Two dozen Urban Gardens neighborhood residents and volunteers from Baton Rouge Green and Exxon worked in a chilly Scotlandville breeze Saturday morning to transform an empty lot into an urban orchard.
“It’s a corner orchard,” said Robert Seemann, program director for BR Green. “They don’t have a corner store — they have a corner orchard.”
Residents who live near the corner of Amarillo Street and Breckenridge Avenue, where Hollywood Elementary School once stood, should be able to harvest persimmons and a variety of citrus fruits next year from two dozen now-spindly trees, a dozen blueberry bushes and another dozen blackberry and muscadine vines, Seemann said.
A small grove of eight peach trees was planted on another nearby lot and a dozen Urban Gardens neighborhood residents had citrus trees planted in their backyards by members of The King’s Children Full Gospel Church.
“Satsuma is my favorite tree and I appreciate them bringing it,” said resident Geraldine “Miss K” Kuyoro as the Rev. Robert Joseph and several of his church’s young people planted one. “I’ve never had a fruit tree before.”
The church owns the corner lot where the new orchard was planted, and also has a large community produce garden just down the street.
A row of small new homes are gradually replacing dilapidated ones, an early phase of an ongoing project of the Urban Restoration Enhancement Corporation, UREC.
“This is to bring the community together and the people who are buying these houses will have a gathering place and the sustainable agriculture that we hope will provide fresh vegetables and fresh fruits,” Joseph said.
Volunteers also planted rows of shrubs around the edges of a large, wooden pergola shading a small, concrete pad for chairs and benches.
“I’m having the time of my life,” Metro Councilwoman Ronnie Edwards said. “This is transforming this neighborhood and it ties into the discussion we’re having about food deserts in the community.”
When BR Green began the neighborhood renovation, said Diane Losavio, the organization’s executive director, “they wisely reserved this corner lot for green space.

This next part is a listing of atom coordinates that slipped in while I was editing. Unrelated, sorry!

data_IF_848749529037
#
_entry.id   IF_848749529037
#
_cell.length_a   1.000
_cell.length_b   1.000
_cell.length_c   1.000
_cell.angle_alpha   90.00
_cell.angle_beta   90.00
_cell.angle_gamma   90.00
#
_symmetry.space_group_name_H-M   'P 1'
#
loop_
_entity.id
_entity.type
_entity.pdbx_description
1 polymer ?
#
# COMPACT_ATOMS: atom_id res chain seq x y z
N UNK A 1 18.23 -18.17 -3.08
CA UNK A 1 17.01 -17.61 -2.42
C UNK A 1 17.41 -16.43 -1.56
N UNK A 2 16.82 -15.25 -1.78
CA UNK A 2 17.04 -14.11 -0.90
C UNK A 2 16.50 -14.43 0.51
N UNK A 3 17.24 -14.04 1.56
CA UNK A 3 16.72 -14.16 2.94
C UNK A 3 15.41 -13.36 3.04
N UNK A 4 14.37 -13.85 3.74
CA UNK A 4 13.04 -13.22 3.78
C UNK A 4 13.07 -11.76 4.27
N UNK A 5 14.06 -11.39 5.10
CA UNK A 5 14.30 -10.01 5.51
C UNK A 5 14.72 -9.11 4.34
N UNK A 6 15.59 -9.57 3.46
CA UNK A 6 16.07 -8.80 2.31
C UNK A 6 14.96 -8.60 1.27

“The residents and the members of the church will help take care of the trees.”
Kadeisha Taylor, 15, and Mannix Taylor, 13, finished planting a blueberry bush by tamping down the rich soil around its base.
“It makes me feel good and proud of myself helping out the community,” Kadeisha Taylor said.
“This will help people in the community be able to come here and pick some berries,” Mannix Taylor added.
Albert Hammond, 16, who lives just down the street, said, “this makes me feel good helping the community and making it better — making it green.’
Funding for the soil preparation, plants and lumber and labor to build the pergola was provided by ExxonMobil, said Losavio.
Donna Rea, an environmental regulatory supervisor for ExxonMobil and BR Green board member, took a break from digging holes to say, “We’re here to support the community and provide an area they can use for a long time.”
Baton Rouge Green is a nonprofit organization incorporated in 1988.
Its mission is to plant and care for community trees, and to host educational programs and neighborhood tree plantings.
Through its Living Roadways program, Baton Rouge Green, with the financial support of its “Green Team” — a group of community-minded businesses and individuals — cares for nearly 5,000 mature trees along the city’s interstate system.
For information, contact Baton Rouge Green at (225) 381-0037.
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